Previously, HAFA required that the property be occupied as the borrower’s primary residence at some point within the prior 12 months.
  • The amount a servicer may authorize the settlement agent to pay from gross proceeds to subordinate mortgage holder(s) in exchange for a lien release and full release of borrower liability is increased from $6,000 to $8,500.
  • Borrower relocation incentives will be limited to HAFA short sales or Deed-in-Lieu transactions where the property is occupied by a borrower or a tenant at the time of the Short Sale Agreement or DIL Agreement and who will be required to vacate the property as a condition of the sale or DIL.
  • Borrowers may now elect to remain current on the loan during the term of the Short Sale Agreement or DIL Agreement.
  • Credit bureau reporting of HAFA transactions are amended as follows:
    • If the real estate is sold for less than the full balance owed and the deficiency balance is forgiven, report the following Base Segment fields as specified:  Account Status Code = 13 (Paid or closed account/zero balance) or 65 (Account paid in full/a foreclosure was started), as applicable.
  • The deadline for HAFA has been extended. A borrower now has until December 31, 2013 to submit a Short Sale Agreement or a written request for a consideration for a Short Sale Agreement to be eligible for HAFA.

The stated intention of the program updates is to expand the availability of HAFA’s benefits to more struggling homeowners.  Certainly, the increase in the amount of gross proceeds available to settle junior liens should help.  This has been an area of particular concern, most especially in California where the implementation in 2011 of SB 457 barred
lien holders from reserving collection rights following short sales or, alternatively, from conditioning short sale approval from additional seller contributions.  Of course, as with all previous program changes, the proof will be in the pudding.  Stay tuned….

HAFA: Hope or another hoax?

Like many professionals in the distressed property arena, I was genuinely excited with the federal government’s roll out last year of the HAFA short sale program.  Since the real estate meltdown began in 2007, those of us advising potential short sale candidates experienced growing frustration with the interminable delays of most lenders in processing “traditional” short sale requests.  Too often, those delays translated into lost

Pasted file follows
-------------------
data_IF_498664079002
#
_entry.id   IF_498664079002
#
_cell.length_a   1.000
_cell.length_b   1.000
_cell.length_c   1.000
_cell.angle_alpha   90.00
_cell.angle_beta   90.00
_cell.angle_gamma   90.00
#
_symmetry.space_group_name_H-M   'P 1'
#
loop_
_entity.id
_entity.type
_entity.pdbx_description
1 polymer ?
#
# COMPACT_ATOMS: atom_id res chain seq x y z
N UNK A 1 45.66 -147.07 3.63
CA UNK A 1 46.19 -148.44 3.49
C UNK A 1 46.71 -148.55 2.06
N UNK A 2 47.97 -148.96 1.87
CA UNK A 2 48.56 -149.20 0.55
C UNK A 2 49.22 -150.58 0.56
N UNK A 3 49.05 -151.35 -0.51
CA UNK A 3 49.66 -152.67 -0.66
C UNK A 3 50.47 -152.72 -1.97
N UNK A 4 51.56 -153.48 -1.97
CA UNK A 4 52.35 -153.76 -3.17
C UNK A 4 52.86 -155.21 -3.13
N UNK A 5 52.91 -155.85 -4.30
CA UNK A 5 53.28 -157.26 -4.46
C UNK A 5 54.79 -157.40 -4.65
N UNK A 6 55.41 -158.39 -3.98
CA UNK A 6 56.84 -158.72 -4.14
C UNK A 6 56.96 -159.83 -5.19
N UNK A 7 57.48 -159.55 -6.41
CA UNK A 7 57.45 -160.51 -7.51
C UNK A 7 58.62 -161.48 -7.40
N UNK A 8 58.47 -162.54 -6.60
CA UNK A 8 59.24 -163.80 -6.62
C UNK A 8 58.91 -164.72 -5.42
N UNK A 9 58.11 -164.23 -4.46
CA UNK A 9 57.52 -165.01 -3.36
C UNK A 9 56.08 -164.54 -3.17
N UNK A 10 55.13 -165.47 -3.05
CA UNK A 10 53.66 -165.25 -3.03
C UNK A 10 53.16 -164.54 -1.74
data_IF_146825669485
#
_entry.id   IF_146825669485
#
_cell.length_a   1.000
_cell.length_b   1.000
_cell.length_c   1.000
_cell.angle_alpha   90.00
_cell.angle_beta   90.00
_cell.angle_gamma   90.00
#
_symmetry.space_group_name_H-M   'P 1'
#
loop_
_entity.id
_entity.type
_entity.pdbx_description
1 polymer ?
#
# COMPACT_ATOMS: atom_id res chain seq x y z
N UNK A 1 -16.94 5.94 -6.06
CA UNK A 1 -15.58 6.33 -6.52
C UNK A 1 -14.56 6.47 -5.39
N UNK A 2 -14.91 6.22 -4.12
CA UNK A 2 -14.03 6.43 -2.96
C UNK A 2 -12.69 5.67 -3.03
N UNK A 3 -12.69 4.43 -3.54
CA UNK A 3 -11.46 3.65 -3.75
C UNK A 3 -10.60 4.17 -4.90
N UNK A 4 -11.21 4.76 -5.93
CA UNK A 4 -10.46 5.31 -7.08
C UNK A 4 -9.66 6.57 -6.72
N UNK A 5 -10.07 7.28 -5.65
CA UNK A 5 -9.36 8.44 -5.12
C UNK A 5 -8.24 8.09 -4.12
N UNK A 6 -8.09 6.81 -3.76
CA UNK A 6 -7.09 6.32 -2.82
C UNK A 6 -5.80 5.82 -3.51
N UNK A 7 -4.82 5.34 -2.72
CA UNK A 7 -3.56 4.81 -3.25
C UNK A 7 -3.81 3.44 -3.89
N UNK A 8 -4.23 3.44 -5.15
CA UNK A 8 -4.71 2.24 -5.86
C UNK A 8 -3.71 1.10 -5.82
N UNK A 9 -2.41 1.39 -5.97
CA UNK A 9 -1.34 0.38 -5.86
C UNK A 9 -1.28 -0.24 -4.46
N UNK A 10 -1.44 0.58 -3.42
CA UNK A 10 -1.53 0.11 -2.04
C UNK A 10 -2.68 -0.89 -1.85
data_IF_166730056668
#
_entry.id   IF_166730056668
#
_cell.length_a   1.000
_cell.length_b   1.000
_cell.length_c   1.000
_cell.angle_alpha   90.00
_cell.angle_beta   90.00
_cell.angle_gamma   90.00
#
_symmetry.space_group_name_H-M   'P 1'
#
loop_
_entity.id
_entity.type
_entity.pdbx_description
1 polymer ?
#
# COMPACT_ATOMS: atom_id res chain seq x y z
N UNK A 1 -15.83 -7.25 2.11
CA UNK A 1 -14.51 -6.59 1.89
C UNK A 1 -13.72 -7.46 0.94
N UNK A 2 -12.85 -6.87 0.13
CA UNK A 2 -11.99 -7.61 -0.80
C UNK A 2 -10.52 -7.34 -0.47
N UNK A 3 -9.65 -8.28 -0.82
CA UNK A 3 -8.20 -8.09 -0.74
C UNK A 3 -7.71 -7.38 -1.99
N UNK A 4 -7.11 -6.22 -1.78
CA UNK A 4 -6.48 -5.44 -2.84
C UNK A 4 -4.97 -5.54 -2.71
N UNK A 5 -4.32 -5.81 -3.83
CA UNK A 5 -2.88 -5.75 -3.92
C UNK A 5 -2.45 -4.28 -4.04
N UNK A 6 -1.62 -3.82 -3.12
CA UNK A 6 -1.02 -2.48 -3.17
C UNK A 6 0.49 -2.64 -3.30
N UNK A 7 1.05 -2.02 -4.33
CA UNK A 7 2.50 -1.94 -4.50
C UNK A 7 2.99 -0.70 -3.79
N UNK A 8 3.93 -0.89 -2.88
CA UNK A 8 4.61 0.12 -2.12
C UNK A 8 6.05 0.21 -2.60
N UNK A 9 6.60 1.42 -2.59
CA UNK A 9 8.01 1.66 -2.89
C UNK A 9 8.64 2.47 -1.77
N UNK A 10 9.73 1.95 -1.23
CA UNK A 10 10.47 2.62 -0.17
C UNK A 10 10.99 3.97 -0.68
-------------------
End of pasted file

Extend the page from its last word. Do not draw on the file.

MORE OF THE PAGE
buyers, understandably unwilling to “hang in there” indefinitely while overwhelmed lenders dithered.

The HAFA program’s structure seemed clearly directed at this core program.  By putting the lender approval process at the front of end of the short sale process, sellers and their agents would be able to market properties as “pre-approved,” thus creating transparency and predictability for interested buyers.  And in fact, initial experience with the program seemed to warrant guarded optimism that we were finally on the road to smoother processing of the growing number of short sale transactions.  More recent experience raises serious questions whether that optimism was misplaced.

On one hand, the Department of Treasury’s internal statistics through April 2011 purport to show that roughly 46% of HAFA Agreements started resulted in closed transactions.  My own experience belies this rosy picture.  We know that currently roughly 70,000 HAFA transactions are in some stage of processing. What these numbers and the DOT’s statistics don’t reflect is the number of HAFA applicants whose applications have been rejected for reasons wholly unrelated to their program eligibility.

Several of my clients have been told by lender representatives that the lender does not participate in HAFA, even though the lender is listed on the DOT’s approval lender list.  Other clients have been summarily dismissed from HAFA following submission of required paperwork because program time deadlines were not met, even though the failure to meet those deadlines resulted from the lender’s own processing delays.  Yet other lenders have outsourced HAFA processing to incompetent third party processors.  The horror stories abound.

My concern is that, like the once ballyhooed and now roundly reviled HAMP program, lenders lack the qualified bandwidth to effectively process qualified HAFA applications.  And with the frequent and multiple revisions to program eligibility guidelines, it’s not surprising many lenders simply don’t know if an applicant is qualified.  The trend seems to be to simply reject the applicant, hope they don’t push back, and instead opt for HAFA’s far less beneficial deed-in-lieu program or simply walk away.  Ultimately, and once again, it is the distressed homeowner who gets the shaft.

Hardly the hopeful we had once envisioned.  Stay tuned.